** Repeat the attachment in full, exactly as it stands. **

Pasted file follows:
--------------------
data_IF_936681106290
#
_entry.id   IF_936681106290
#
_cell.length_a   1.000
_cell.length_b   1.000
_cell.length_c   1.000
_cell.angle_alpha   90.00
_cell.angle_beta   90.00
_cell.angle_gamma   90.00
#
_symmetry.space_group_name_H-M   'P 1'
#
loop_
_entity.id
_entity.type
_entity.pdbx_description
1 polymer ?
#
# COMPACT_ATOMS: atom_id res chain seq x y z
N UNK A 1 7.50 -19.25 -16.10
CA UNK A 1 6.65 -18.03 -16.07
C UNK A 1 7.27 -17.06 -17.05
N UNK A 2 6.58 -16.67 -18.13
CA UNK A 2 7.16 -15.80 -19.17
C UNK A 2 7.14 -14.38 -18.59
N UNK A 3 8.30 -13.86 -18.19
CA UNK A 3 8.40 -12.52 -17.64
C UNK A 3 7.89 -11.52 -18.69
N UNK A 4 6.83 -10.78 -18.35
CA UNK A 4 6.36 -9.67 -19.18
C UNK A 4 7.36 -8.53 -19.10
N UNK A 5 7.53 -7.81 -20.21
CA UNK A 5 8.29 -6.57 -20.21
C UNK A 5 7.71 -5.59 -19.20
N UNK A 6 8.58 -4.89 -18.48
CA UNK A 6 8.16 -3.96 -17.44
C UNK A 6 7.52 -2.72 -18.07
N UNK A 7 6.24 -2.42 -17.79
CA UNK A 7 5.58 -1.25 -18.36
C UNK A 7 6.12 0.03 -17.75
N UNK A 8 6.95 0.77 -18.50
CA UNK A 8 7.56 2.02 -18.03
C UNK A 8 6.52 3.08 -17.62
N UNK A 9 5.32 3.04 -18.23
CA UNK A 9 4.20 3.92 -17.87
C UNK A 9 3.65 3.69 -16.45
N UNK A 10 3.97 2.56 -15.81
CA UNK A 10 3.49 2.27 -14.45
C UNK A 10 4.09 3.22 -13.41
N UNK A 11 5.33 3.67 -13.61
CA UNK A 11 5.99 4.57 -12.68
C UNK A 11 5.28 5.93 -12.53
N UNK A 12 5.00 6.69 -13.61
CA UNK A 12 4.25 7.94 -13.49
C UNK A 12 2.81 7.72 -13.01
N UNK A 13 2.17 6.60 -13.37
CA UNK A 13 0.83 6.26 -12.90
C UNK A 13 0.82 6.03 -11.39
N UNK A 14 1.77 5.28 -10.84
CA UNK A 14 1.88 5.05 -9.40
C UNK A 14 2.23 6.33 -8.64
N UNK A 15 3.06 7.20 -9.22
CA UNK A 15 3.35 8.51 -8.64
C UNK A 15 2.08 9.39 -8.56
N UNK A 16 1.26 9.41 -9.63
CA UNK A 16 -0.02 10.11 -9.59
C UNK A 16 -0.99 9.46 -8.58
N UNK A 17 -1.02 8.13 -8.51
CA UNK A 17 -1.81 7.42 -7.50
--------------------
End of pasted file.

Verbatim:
data_IF_936681106290
#
_entry.id   IF_936681106290
#
_cell.length_a   1.000
_cell.length_b   1.000
_cell.length_c   1.000
_cell.angle_alpha   90.00
_cell.angle_beta   90.00
_cell.angle_gamma   90.00
#
_symmetry.space_group_name_H-M   'P 1'
#
loop_
_entity.id
_entity.type
_entity.pdbx_description
1 polymer ?
#
# COMPACT_ATOMS: atom_id res chain seq x y z
N UNK A 1 7.50 -19.25 -16.10
CA UNK A 1 6.65 -18.03 -16.07
C UNK A 1 7.27 -17.06 -17.05
N UNK A 2 6.58 -16.67 -18.13
CA UNK A 2 7.16 -15.80 -19.17
C UNK A 2 7.14 -14.38 -18.59
N UNK A 3 8.30 -13.86 -18.19
CA UNK A 3 8.40 -12.52 -17.64
C UNK A 3 7.89 -11.52 -18.69
N UNK A 4 6.83 -10.78 -18.35
CA UNK A 4 6.36 -9.67 -19.18
C UNK A 4 7.36 -8.53 -19.10
N UNK A 5 7.53 -7.81 -20.21
CA UNK A 5 8.29 -6.57 -20.21
C UNK A 5 7.71 -5.59 -19.20
N UNK A 6 8.58 -4.89 -18.48
CA UNK A 6 8.16 -3.96 -17.44
C UNK A 6 7.52 -2.72 -18.07
N UNK A 7 6.24 -2.42 -17.79
CA UNK A 7 5.58 -1.25 -18.36
C UNK A 7 6.12 0.03 -17.75
N UNK A 8 6.95 0.77 -18.50
CA UNK A 8 7.56 2.02 -18.03
C UNK A 8 6.52 3.08 -17.62
N UNK A 9 5.32 3.04 -18.23
CA UNK A 9 4.20 3.92 -17.87
C UNK A 9 3.65 3.69 -16.45
N UNK A 10 3.97 2.56 -15.81
CA UNK A 10 3.49 2.27 -14.45
C UNK A 10 4.09 3.22 -13.41
N UNK A 11 5.33 3.67 -13.61
CA UNK A 11 5.99 4.57 -12.68
C UNK A 11 5.28 5.93 -12.53
N UNK A 12 5.00 6.69 -13.61
CA UNK A 12 4.25 7.94 -13.49
C UNK A 12 2.81 7.72 -13.01
N UNK A 13 2.17 6.60 -13.37
CA UNK A 13 0.83 6.26 -12.90
C UNK A 13 0.82 6.03 -11.39
N UNK A 14 1.77 5.28 -10.84
CA UNK A 14 1.88 5.05 -9.40
C UNK A 14 2.23 6.33 -8.64
N UNK A 15 3.06 7.20 -9.22
CA UNK A 15 3.35 8.51 -8.64
C UNK A 15 2.08 9.39 -8.56
N UNK A 16 1.26 9.41 -9.63
CA UNK A 16 -0.02 10.11 -9.59
C UNK A 16 -0.99 9.46 -8.58
N UNK A 17 -1.02 8.13 -8.51
CA UNK A 17 -1.81 7.42 -7.50